The important thing, according to Krauss, is to find the right level of abstraction: not too detailed, but still detailed enough. If the researchers compare a simulation of the processes in the brain with the processes in a real brain, they will ideally find common principles for intelligence which apply to humans and machines alike: ‘It has been shown that processing units in artificial neural networks which have been trained to recognise images specialise in abstract notions such as numbers, in other words they are only triggered when a certain number of objects can be seen, similarly to the human brain. It’s quite eye-opening,’ says Krauss.
One problem with this strategy, however, is that it is not much easier to decipher how neural networks work to solve problems than it is to unveil the workings of the human brain. Neural networks are not programmed line after line. Instead, they receive feedback on the quality of their solutions and then re-arrange their internal structure by themselves. This is why researchers refer to them as black box systems. The problem is that you can never be entirely sure what exactly a system like this has learnt, and it does not really help us gain a better understanding of natural intelligence.
The McGurk effect proves that our vision influences what we hear when someone speaks. It is one of the most well-known experiments in perceptual psychology. Participants watch a video of someone speaking the syllables ‘ga-ga’. However, the recording is manipulated so that the sound which is actually played is ‘ba-ba’. The surprising result: 98 percent of test persons claim to hear ‘da-da’. The speech centre in the brain obviously reacts to both acoustic and visual signals and tries to align them.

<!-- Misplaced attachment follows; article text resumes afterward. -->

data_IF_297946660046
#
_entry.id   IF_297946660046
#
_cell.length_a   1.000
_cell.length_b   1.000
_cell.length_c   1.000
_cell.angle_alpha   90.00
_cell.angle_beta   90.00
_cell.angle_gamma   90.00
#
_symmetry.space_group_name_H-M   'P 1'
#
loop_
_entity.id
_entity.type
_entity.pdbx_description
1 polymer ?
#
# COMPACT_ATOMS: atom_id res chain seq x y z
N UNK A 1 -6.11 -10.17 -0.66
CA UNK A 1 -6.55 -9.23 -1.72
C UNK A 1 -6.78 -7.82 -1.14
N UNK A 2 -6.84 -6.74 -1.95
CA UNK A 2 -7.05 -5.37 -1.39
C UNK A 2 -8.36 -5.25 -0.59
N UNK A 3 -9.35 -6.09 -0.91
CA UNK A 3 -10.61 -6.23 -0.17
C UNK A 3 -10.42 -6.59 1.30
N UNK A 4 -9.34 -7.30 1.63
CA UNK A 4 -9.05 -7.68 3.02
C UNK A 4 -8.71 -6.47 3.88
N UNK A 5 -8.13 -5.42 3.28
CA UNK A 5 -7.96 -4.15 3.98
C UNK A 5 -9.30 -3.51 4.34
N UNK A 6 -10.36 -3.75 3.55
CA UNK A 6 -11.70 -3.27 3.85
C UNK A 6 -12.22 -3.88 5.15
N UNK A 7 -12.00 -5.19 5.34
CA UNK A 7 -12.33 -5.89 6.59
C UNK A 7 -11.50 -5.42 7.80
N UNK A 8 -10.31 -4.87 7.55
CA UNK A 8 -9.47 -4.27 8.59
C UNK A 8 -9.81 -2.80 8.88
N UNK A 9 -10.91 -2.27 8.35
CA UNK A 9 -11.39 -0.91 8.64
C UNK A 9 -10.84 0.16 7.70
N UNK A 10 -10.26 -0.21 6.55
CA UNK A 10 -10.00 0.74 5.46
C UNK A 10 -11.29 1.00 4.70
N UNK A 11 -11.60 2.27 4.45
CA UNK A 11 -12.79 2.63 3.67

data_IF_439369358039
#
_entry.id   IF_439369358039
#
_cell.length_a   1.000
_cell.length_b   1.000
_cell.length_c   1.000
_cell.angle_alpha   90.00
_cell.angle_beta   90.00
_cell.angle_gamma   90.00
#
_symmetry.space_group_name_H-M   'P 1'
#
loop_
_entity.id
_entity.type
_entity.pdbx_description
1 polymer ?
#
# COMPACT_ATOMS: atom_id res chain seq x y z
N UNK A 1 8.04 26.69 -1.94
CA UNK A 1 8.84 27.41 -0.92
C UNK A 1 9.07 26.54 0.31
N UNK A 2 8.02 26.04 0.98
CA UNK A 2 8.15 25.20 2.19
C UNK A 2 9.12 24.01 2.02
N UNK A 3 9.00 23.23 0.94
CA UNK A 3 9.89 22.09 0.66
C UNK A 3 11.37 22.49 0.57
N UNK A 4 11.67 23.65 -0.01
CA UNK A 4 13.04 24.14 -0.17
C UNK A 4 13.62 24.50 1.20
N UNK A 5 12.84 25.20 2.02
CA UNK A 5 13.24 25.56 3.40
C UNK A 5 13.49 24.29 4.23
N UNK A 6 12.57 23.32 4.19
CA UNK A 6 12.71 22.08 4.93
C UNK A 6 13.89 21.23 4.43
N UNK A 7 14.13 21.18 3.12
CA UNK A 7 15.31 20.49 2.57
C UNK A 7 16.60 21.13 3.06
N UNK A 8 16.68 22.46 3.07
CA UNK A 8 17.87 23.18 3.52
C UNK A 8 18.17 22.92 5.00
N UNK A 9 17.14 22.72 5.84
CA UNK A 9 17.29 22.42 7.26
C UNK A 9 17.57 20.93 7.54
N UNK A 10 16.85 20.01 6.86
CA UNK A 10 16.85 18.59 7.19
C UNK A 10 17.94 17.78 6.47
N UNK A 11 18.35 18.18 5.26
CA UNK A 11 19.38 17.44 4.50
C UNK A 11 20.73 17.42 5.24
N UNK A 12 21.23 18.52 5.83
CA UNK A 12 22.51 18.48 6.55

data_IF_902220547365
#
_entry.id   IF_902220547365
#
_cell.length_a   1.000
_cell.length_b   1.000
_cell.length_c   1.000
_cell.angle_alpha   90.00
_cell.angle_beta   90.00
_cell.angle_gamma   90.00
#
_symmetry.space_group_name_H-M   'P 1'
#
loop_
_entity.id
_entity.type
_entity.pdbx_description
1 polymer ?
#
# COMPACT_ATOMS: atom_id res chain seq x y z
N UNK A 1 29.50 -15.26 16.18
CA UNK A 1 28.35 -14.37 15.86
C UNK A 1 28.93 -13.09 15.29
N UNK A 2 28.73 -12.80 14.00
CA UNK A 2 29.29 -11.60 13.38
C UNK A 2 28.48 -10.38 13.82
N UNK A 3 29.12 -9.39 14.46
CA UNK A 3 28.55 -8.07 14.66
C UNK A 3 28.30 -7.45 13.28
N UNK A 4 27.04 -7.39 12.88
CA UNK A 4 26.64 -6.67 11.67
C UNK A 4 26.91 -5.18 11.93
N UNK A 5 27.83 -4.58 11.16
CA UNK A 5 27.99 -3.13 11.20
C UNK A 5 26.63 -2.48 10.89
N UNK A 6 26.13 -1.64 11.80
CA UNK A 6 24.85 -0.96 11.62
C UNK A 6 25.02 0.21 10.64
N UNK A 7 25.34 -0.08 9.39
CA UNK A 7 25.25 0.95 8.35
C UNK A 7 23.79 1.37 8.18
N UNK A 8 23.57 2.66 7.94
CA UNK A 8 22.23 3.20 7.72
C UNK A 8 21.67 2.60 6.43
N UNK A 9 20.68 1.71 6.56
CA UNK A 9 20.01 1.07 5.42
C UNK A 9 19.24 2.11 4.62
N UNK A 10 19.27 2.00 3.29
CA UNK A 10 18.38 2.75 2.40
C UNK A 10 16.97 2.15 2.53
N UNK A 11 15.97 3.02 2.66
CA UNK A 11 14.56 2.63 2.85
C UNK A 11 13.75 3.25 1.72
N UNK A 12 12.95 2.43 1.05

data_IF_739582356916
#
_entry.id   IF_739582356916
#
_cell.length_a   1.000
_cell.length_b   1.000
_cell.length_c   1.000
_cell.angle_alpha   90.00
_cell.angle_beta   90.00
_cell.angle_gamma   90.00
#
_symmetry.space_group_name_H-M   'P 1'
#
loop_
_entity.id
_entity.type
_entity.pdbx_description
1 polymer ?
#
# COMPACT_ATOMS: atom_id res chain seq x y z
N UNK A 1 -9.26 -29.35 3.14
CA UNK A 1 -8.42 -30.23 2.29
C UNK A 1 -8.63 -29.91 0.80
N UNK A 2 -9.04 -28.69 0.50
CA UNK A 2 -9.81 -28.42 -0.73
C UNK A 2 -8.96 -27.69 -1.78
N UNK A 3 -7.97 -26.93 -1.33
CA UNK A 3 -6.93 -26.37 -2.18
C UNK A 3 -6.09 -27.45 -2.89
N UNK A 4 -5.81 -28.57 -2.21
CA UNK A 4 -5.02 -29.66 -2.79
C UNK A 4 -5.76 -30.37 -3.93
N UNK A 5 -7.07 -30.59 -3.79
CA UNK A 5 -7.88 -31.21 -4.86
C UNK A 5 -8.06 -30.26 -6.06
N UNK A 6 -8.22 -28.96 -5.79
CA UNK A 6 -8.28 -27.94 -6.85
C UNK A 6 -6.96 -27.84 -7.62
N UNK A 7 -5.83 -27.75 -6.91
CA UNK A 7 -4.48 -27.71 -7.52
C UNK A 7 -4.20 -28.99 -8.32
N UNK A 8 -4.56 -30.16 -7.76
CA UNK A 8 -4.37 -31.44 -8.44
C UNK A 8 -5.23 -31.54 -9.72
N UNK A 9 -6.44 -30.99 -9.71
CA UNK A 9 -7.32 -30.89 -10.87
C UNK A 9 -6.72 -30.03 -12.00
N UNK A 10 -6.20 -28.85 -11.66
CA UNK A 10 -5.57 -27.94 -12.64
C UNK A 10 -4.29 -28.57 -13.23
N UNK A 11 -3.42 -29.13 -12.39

Many teams across the globe are currently working to find a solution to this problem, with most of them concentrating on image-processing systems. Krauss and his team want to increase the transparency of language-processing systems. The first thing they noticed was the lack of previous data. Researchers focusing on image recognition have huge databases at their disposal. Data on understanding language, however, are hard to come by and tend to have little relation to the real world. Most of the data available is obtained from studies on understanding individual words. Krauss has now filled the gap with his audiobook study, creating the first large dataset taken from a natural setting. He can now use this data to test any number of new hypotheses and perhaps elicit some new insights into how the brain processes language.
One of the experiments the researcher and his team have carried out involved an algorithm for completing ten-word sentences by adding the eleventh word. ‘We wanted to know how the system organises tasks like this. Our experiment showed us that it does not base its answer on the content of the sentences but rather on the part of speech of the missing word. That is not a bad strategy,’ explains Krauss. Perhaps this is a language-processing principle which is shared by the human brain and learning algorithms in spite of all their differences. Bearing this in mind, perhaps going from the human brain to the computer and back again is actually a short cut rather than a diversion: it is easier to do experiments with a computer. But only once the necessary data have been generated – thanks, for example, to participants listening to audiobooks whilst wired up to a magnetoencephalograph.
About the author
Manuela Lenzen works as a freelance science journalist for various large German-language newspapers and magazines. She studied philosophy, history, political science and ethnology.
FAU research magazine friedrich